Since then more than eight months have elapsed. The appetite of the would-be abductors has perhaps been tempered – in light of the many losses among the Palestinians and the Lebanese – but the incentive is still there. Israel is now negotiating the release of thousands of prisoners in return for Shalit, Eldad Regev and Ehud Goldwasser, in two separate channels.

The numbers reported here seem to be a bit excessive. 1400::1 is a very high price to pay for a prisoner exchange with no assurances that this behavior will cease, that rockets will no longer be targeted from Gaza into Israel, with no declaration of both the de jure and de facto existence of Israel (what other state requires this of their neighbors?) As regular readers of this blog know, I am not opposed to the notion of negotiation with one’s political enemies. It must be clear, however, that any negotiations that occur do not amount to a list of demands by one side as a take-it-or-leave-it proposition. 1400::1 or even 1400::3 borders on a take-it-or-leave-it demand.

It is clear that negotiations require two sides that are willing to engage each other in meaningful talks. No reasonable person can enter talks that place demands so far out of reach that they don’t pass the giggle test. All one can do is giggle at a demand that 1400 prisoners, each with, to use the Israeli phrase, blood on his hands, in exchange for from 1 to 3 kidnapped soldiers. The demand is simply ridiculous.

If Hamas truly intends to negotiate with Israel as its leadership has indicated in recent days then it is up to that leadership to drop their ridiculous take-it-or-leave-it demands and sit down as honest negotiators. Both sides should negotiate hard, but reasonably. Most importantly, both sides must be willing to make concessions to the other, small ones that can be monitored and deemed successful at first, and then larger ones. In the end, neither side can resort to violence the second one does not get its own way. It is time for a new way of thinking, for the playground bullies to stand aside and let the people negotiate an end to nearly a century of violence.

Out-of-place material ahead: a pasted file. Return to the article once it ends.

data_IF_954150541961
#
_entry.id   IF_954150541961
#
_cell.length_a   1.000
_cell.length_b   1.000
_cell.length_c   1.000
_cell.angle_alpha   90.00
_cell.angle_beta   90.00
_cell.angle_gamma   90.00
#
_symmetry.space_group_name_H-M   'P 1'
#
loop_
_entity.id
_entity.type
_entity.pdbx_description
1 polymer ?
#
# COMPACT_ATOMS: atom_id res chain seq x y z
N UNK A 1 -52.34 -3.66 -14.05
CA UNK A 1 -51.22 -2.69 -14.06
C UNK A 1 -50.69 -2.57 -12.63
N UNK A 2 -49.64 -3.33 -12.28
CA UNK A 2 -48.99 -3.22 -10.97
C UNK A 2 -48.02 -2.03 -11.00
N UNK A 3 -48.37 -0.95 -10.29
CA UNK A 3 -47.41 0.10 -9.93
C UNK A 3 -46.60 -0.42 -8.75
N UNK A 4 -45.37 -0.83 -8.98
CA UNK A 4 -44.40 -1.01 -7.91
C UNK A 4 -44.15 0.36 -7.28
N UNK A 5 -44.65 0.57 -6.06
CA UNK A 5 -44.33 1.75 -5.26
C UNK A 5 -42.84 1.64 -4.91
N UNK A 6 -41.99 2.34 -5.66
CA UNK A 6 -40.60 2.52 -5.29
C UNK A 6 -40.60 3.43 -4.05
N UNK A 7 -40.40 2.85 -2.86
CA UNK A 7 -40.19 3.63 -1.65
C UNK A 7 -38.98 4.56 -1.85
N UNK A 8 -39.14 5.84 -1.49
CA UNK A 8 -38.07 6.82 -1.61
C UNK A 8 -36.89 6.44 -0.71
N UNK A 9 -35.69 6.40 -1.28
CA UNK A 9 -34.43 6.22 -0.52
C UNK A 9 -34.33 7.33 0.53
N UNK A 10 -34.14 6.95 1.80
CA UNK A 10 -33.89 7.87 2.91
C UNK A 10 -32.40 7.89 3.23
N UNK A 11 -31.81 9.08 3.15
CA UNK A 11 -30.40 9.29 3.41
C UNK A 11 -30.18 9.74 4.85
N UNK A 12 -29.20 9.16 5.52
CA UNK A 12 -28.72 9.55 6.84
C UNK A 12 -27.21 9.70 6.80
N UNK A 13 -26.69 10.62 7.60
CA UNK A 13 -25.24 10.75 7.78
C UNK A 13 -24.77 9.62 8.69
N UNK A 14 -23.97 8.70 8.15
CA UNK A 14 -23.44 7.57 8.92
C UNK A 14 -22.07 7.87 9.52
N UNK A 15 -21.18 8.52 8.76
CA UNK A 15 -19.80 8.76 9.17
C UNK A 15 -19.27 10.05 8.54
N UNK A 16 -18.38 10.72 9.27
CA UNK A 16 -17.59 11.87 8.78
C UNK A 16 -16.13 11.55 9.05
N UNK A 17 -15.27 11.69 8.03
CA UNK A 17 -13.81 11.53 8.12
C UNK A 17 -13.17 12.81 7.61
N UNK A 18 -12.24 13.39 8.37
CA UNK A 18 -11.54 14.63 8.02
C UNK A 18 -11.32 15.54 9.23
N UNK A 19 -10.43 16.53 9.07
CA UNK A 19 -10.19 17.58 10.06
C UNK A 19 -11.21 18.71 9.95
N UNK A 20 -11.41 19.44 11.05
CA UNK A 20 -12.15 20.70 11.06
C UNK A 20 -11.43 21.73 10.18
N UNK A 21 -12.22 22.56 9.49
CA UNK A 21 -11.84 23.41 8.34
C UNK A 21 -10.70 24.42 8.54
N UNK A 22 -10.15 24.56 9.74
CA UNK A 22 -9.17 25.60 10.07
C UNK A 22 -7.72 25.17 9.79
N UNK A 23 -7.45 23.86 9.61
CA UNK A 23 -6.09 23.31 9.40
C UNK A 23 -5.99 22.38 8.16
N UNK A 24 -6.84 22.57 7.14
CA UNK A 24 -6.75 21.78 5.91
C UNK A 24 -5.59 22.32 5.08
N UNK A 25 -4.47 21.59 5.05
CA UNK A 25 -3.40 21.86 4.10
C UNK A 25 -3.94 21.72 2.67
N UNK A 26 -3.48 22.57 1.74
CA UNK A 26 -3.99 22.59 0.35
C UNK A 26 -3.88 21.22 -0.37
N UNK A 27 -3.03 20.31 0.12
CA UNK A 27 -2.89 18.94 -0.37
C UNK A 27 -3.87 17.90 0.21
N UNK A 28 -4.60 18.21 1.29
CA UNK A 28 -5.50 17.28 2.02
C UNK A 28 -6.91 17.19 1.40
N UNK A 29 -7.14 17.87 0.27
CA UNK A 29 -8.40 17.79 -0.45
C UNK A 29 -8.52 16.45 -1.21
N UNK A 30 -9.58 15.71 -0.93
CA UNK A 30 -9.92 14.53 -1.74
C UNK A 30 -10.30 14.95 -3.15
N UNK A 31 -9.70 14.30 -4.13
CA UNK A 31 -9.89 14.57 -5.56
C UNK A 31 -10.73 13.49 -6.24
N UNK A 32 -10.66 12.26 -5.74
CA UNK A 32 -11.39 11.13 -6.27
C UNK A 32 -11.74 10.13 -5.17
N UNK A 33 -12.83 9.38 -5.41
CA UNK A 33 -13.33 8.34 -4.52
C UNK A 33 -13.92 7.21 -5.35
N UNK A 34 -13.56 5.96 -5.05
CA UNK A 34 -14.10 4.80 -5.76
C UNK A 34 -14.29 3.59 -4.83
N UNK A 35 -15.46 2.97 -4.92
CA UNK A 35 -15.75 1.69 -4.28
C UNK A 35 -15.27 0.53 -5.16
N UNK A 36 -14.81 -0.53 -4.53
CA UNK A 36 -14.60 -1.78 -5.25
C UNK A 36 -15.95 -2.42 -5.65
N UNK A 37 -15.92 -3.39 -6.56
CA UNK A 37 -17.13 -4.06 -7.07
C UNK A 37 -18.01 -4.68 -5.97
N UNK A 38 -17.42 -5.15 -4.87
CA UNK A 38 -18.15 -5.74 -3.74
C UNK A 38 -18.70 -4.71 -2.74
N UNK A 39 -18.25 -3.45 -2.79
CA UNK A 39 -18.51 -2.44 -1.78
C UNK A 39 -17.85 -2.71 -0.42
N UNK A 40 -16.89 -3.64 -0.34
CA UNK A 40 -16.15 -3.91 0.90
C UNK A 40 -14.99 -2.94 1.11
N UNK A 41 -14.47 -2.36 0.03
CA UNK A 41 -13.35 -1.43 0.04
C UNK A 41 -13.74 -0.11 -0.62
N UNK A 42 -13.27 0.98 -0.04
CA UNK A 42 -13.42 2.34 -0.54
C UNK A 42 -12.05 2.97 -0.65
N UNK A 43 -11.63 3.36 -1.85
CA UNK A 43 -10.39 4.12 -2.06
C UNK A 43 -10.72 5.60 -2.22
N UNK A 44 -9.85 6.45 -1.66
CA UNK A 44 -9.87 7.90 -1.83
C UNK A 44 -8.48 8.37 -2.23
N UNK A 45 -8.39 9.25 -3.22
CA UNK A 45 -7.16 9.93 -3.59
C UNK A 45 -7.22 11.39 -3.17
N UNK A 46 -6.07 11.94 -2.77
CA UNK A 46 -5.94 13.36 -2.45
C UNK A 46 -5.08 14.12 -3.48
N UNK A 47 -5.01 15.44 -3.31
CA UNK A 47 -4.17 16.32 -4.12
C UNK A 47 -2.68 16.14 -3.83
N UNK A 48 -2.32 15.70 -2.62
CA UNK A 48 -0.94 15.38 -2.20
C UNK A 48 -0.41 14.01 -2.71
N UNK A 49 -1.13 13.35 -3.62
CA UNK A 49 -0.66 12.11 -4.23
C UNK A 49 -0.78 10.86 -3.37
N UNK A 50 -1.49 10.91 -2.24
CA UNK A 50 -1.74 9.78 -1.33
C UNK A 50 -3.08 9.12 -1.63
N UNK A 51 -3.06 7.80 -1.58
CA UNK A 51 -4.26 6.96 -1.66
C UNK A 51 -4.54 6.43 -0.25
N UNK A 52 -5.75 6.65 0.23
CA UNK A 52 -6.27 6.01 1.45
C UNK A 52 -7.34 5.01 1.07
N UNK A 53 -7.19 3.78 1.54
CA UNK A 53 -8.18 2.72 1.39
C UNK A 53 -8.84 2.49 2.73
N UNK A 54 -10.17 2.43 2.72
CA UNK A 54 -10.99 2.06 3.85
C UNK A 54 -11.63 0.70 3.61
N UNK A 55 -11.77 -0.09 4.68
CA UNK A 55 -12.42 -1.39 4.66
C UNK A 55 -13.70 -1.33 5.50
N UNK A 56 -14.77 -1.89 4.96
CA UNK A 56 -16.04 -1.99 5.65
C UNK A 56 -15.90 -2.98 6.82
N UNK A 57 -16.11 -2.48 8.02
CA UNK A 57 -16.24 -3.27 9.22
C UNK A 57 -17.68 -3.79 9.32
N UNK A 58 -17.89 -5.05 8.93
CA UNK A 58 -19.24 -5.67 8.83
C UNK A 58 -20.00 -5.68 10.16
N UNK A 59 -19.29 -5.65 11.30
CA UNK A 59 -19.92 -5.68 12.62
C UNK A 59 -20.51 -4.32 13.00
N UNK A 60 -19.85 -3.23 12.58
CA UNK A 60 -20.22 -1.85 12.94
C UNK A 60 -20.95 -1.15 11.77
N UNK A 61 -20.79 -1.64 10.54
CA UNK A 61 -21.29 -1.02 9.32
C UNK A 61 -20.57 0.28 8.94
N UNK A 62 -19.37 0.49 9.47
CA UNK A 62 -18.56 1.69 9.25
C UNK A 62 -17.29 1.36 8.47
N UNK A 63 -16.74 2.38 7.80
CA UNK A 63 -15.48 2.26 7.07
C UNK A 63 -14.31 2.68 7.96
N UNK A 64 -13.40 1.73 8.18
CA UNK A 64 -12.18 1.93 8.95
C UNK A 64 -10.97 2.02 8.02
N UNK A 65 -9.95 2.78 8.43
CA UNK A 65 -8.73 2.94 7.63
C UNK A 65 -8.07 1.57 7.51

read more | digg story

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Vice President Dick Cheney accused U.S. House Speaker Nancy Pelosi on Thursday of “bad behavior” on her Middle East trip, saying she bungled a message for Syria’s president that was later clarified by Israel.

Cheney harshly criticized Pelosi’s visit to Syria this week and declared in an interview, “The president is the one who conducts foreign policy, not the speaker of the House.”

Of all people to complain about Speaker Pelosi’s Middle Eastern trip! Cheney, one of the war profiteers, is, of course, correct that the president is the one who is supposed to conduct foreign policy–with the advice and consent of the Senate, a constitutional barrier the president no longer has in his back pocket. Bush’s idea of foreign policy seems to be more or less–more troops, more money, more bombs, more deaths, more destruction –less talk, less truth, less democracy, less trust among our remaining friends. The Bush more or less pursuit of foreign policy seems to be no policy at all; rather it appears to be one new strategy for success supplanted by another leading to failure and more still failure; a seat of one’s pants approach to foreign policy. For Cheney, and architect of the Bush non-policy (a colleague of mine disagrees and calls the Iraq policy the first Oedipal War (after all, Saddam did try “to kill my daddy!”), to complain about one who is constitutionally third in line for the presidency seeking meaningful discussions with those with whom we might disagree is simply disingenuous.